Gastric bypass surgery shrinks the size of your stomach, so you can't eat as much as you used to. The surgeon will also re-route, or bypass, part of your digestive system so you don't absorb as much food.
There are several types of gastric bypass surgery:
First, the surgeon makes a small stomach pouch by stapling part of the stomach together or by vertical banding. This limits how much food you can eat.
Next, the surgeon attaches a Y-shaped section of the small intestine to the pouch. That creates a bypass for food, so it skips part of your digestive system. As a result, you absorb fewer calories and nutrients.
Extensive gastric bypass (biliopancreatic diversion): This is a more complicated type of gastric bypass. The surgeon removes the lower part of the stomach. He then connects the small pouch that remains directly to the last part of the small intestine, completely bypassing the first two parts. It works for weight loss, but it's not widely used because it can leave you short on nutrients.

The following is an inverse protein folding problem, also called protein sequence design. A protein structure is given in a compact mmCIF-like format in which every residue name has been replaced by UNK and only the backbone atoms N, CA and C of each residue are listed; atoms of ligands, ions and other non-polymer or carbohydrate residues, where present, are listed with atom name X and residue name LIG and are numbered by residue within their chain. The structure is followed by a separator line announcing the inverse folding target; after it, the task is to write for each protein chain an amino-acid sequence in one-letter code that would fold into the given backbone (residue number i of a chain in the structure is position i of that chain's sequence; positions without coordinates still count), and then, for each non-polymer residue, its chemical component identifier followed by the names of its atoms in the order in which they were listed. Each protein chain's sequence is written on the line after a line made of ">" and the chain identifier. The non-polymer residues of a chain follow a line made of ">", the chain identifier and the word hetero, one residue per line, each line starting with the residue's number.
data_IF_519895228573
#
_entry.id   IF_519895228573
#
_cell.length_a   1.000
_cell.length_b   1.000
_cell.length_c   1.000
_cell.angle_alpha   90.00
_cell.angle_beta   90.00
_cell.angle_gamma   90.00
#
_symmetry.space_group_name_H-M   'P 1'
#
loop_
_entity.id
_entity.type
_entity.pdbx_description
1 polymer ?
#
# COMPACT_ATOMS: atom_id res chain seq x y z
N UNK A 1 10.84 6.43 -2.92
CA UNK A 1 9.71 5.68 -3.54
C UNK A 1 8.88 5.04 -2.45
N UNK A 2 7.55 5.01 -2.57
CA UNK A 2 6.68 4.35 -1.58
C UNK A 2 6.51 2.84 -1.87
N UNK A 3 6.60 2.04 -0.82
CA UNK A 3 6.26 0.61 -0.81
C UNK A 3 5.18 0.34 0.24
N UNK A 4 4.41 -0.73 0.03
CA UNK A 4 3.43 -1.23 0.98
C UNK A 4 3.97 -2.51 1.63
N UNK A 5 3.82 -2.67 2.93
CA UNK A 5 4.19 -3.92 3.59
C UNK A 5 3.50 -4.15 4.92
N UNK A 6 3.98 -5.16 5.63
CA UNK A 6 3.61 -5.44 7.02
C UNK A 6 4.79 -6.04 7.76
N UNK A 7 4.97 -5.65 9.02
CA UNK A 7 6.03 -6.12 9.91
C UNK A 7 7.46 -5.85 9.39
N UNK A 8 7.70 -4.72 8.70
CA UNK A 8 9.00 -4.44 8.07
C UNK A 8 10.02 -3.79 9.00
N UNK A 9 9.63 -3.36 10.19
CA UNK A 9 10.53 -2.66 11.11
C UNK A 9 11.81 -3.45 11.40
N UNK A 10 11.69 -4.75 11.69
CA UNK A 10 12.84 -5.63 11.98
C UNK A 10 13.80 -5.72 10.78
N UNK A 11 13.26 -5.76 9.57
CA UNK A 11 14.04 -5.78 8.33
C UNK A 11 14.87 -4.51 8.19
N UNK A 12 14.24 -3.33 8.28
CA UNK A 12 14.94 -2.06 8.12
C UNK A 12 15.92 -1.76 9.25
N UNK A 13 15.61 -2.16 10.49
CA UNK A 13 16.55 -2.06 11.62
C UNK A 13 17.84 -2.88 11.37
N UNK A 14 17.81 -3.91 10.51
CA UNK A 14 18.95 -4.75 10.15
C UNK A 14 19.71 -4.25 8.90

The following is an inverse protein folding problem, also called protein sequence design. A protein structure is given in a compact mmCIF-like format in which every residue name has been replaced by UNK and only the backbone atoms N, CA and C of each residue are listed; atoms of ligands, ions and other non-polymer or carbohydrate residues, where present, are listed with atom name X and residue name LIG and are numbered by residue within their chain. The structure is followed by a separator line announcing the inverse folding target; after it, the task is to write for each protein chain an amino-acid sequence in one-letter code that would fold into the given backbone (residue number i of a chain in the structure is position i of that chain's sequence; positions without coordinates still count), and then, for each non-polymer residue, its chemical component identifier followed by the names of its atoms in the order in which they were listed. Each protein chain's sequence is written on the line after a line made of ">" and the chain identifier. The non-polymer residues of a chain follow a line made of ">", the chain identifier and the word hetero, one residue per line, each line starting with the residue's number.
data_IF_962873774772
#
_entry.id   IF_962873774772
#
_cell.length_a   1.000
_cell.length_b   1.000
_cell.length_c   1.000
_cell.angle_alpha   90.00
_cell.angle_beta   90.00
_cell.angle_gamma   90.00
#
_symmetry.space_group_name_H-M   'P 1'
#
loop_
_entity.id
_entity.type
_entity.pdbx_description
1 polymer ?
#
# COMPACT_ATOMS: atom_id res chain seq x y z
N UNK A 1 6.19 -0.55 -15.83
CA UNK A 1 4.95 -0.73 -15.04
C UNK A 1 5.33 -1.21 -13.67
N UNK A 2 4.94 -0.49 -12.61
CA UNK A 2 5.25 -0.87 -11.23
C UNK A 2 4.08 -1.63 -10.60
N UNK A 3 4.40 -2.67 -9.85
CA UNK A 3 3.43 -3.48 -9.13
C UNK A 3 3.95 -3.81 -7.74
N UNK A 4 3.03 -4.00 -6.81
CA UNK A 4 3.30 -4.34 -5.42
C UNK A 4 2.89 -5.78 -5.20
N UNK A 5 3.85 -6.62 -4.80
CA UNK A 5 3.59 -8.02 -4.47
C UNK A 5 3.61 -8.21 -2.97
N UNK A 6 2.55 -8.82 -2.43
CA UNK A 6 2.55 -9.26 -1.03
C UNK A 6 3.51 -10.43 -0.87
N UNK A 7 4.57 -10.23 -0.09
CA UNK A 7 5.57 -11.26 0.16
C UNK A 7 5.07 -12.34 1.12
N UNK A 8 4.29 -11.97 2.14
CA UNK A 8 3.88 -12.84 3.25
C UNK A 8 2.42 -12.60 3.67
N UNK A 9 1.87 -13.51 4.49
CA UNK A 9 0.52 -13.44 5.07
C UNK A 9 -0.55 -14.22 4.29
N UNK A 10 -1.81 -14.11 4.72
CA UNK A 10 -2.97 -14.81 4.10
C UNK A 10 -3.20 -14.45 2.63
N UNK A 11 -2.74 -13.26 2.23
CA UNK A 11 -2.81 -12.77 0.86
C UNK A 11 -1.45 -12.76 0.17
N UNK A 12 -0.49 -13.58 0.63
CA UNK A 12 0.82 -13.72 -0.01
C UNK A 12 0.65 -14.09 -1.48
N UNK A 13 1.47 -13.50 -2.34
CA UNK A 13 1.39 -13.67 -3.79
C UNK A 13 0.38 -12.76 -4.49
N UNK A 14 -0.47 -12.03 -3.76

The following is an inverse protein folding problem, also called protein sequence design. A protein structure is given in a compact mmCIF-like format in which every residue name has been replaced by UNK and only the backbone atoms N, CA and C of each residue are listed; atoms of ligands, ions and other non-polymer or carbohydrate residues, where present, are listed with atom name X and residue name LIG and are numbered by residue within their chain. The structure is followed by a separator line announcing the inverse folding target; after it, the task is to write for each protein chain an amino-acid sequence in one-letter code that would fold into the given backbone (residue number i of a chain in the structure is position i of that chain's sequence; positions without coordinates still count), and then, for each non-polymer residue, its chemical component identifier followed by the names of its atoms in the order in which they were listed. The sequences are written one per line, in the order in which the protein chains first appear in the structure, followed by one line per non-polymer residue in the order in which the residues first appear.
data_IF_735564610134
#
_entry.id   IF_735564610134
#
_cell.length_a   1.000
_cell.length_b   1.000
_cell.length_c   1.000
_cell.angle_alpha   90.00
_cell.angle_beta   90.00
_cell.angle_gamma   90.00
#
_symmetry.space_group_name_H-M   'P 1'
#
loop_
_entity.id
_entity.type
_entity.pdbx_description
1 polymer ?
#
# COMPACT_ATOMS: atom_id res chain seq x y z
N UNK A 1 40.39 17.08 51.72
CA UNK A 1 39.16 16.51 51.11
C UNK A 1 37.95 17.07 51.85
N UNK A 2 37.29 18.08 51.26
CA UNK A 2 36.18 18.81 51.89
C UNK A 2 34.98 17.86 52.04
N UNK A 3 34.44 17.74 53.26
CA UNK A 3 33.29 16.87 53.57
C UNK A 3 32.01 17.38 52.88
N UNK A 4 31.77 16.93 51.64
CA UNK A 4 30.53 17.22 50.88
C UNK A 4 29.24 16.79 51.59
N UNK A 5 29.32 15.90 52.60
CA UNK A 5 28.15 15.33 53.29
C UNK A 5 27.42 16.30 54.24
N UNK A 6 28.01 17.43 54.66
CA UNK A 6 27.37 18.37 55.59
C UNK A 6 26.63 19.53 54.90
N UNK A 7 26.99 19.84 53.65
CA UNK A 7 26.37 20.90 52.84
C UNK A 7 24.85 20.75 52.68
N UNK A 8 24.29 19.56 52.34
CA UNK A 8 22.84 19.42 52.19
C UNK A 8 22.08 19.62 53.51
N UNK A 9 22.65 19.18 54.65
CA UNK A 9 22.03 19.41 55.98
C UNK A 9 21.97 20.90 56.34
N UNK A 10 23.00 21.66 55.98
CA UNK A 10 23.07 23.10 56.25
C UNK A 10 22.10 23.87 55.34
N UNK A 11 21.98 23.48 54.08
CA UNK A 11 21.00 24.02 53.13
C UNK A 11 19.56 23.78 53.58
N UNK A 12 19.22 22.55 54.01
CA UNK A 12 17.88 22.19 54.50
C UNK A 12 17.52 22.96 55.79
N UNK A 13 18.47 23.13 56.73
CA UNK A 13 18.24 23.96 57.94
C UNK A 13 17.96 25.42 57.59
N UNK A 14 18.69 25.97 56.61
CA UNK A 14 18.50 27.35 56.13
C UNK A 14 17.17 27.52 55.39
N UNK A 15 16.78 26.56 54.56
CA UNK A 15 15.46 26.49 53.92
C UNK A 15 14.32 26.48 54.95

Risks of Gastric Bypass Surgery
People who have gastric bypass surgery are at risk for:
- Pouch stretching. The stomach gets bigger over time, stretching back to its original size.
- Band erosion. The band closing off part of the stomach disintegrates.
- Breakdown of staple lines. The band and staples fall apart, reversing the procedure.
- Leakage of stomach acid into the body. This is dangerous because the acid can eat away other organs.
- Nutritional deficiencies. Your body will be less able to get nutrients from food.
Gastric bypass surgery also may cause "dumping syndrome." When that happens, food moves too quickly from the stomach to the small intestine. Symptoms include nausea, weakness, sweating, fainting, and, occasionally, diarrhea after eating, as well as becoming extremely weak after eating sweets.
Because these surgeries change how your body handles food, you should talk with your doctor about making sure you get all the nutrients you need.